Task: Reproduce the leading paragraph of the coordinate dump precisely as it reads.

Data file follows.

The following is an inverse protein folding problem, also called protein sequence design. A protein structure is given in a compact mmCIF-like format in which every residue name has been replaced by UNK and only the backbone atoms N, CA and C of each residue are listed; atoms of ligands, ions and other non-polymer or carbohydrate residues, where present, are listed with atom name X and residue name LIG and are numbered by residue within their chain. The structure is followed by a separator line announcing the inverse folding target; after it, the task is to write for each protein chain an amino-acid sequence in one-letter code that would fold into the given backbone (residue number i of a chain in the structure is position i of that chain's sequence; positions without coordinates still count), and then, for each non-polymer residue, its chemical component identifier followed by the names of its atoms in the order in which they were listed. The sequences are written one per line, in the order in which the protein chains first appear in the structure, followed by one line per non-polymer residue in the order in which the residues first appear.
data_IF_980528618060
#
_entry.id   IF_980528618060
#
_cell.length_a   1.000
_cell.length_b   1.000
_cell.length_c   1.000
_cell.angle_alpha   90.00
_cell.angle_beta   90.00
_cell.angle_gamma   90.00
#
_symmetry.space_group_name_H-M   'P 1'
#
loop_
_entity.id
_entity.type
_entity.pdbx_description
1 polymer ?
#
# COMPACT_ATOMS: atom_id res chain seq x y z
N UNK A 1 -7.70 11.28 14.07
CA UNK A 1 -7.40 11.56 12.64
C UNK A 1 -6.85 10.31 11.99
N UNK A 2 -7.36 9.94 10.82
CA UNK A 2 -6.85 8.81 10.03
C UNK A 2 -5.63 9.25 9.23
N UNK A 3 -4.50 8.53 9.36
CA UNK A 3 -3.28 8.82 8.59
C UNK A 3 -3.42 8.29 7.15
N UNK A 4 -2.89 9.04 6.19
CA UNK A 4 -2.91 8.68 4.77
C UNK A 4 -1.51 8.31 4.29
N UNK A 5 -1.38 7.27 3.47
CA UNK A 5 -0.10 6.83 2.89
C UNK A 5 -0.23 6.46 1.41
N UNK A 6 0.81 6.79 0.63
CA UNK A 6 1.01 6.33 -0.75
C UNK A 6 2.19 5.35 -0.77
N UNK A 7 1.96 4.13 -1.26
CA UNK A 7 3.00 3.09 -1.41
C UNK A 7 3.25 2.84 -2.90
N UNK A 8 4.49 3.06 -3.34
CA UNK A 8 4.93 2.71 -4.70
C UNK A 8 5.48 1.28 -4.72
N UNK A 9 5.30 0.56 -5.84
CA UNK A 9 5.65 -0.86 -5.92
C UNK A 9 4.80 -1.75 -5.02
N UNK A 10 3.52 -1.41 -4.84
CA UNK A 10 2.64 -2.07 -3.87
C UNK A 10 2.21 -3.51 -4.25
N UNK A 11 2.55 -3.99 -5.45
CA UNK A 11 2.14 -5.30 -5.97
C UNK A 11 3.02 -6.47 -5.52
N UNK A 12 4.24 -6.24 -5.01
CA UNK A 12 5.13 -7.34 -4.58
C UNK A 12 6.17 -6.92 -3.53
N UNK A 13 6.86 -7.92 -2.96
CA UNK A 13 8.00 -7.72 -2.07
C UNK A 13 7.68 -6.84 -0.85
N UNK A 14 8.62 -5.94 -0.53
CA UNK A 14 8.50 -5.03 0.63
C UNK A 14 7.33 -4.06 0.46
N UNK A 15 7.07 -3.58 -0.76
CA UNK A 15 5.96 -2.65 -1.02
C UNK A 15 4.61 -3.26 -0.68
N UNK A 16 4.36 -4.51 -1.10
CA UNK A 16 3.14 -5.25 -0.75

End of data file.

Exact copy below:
The following is an inverse protein folding problem, also called protein sequence design. A protein structure is given in a compact mmCIF-like format in which every residue name has been replaced by UNK and only the backbone atoms N, CA and C of each residue are listed; atoms of ligands, ions and other non-polymer or carbohydrate residues, where present, are listed with atom name X and residue name LIG and are numbered by residue within their chain. The structure is followed by a separator line announcing the inverse folding target; after it, the task is to write for each protein chain an amino-acid sequence in one-letter code that would fold into the given backbone (residue number i of a chain in the structure is position i of that chain's sequence; positions without coordinates still count), and then, for each non-polymer residue, its chemical component identifier followed by the names of its atoms in the order in which they were listed. The sequences are written one per line, in the order in which the protein chains first appear in the structure, followed by one line per non-polymer residue in the order in which the residues first appear.